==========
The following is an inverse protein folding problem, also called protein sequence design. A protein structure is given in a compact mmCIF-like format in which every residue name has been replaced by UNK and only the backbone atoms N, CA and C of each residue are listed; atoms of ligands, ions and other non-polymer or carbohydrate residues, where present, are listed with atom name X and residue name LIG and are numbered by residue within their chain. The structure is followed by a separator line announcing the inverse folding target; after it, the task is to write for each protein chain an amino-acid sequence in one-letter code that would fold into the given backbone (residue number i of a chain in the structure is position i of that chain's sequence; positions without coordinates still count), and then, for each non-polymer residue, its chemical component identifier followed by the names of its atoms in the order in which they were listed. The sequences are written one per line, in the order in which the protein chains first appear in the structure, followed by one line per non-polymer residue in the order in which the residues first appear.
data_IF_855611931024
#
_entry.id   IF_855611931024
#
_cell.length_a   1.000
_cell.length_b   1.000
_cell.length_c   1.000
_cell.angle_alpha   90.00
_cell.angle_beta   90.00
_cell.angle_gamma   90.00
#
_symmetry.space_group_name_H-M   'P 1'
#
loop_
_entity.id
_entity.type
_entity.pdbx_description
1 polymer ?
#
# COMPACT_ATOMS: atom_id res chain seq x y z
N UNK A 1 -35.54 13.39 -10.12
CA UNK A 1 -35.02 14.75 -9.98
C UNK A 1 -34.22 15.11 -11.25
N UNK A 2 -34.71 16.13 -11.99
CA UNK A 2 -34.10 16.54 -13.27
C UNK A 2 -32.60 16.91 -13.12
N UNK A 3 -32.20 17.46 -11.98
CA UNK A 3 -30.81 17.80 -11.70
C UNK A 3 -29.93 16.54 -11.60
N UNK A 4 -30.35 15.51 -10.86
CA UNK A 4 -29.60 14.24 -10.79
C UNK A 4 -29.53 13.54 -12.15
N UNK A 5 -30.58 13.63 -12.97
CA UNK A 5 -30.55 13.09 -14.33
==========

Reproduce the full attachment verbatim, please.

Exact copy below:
The following is an inverse protein folding problem, also called protein sequence design. A protein structure is given in a compact mmCIF-like format in which every residue name has been replaced by UNK and only the backbone atoms N, CA and C of each residue are listed; atoms of ligands, ions and other non-polymer or carbohydrate residues, where present, are listed with atom name X and residue name LIG and are numbered by residue within their chain. The structure is followed by a separator line announcing the inverse folding target; after it, the task is to write for each protein chain an amino-acid sequence in one-letter code that would fold into the given backbone (residue number i of a chain in the structure is position i of that chain's sequence; positions without coordinates still count), and then, for each non-polymer residue, its chemical component identifier followed by the names of its atoms in the order in which they were listed. The sequences are written one per line, in the order in which the protein chains first appear in the structure, followed by one line per non-polymer residue in the order in which the residues first appear.
data_IF_855611931024
#
_entry.id   IF_855611931024
#
_cell.length_a   1.000
_cell.length_b   1.000
_cell.length_c   1.000
_cell.angle_alpha   90.00
_cell.angle_beta   90.00
_cell.angle_gamma   90.00
#
_symmetry.space_group_name_H-M   'P 1'
#
loop_
_entity.id
_entity.type
_entity.pdbx_description
1 polymer ?
#
# COMPACT_ATOMS: atom_id res chain seq x y z
N UNK A 1 -35.54 13.39 -10.12
CA UNK A 1 -35.02 14.75 -9.98
C UNK A 1 -34.22 15.11 -11.25
N UNK A 2 -34.71 16.13 -11.99
CA UNK A 2 -34.10 16.54 -13.27
C UNK A 2 -32.60 16.91 -13.12
N UNK A 3 -32.20 17.46 -11.98
CA UNK A 3 -30.81 17.80 -11.70
C UNK A 3 -29.93 16.54 -11.60
N UNK A 4 -30.35 15.51 -10.86
CA UNK A 4 -29.60 14.24 -10.79
C UNK A 4 -29.53 13.54 -12.15
N UNK A 5 -30.58 13.63 -12.97
CA UNK A 5 -30.55 13.09 -14.33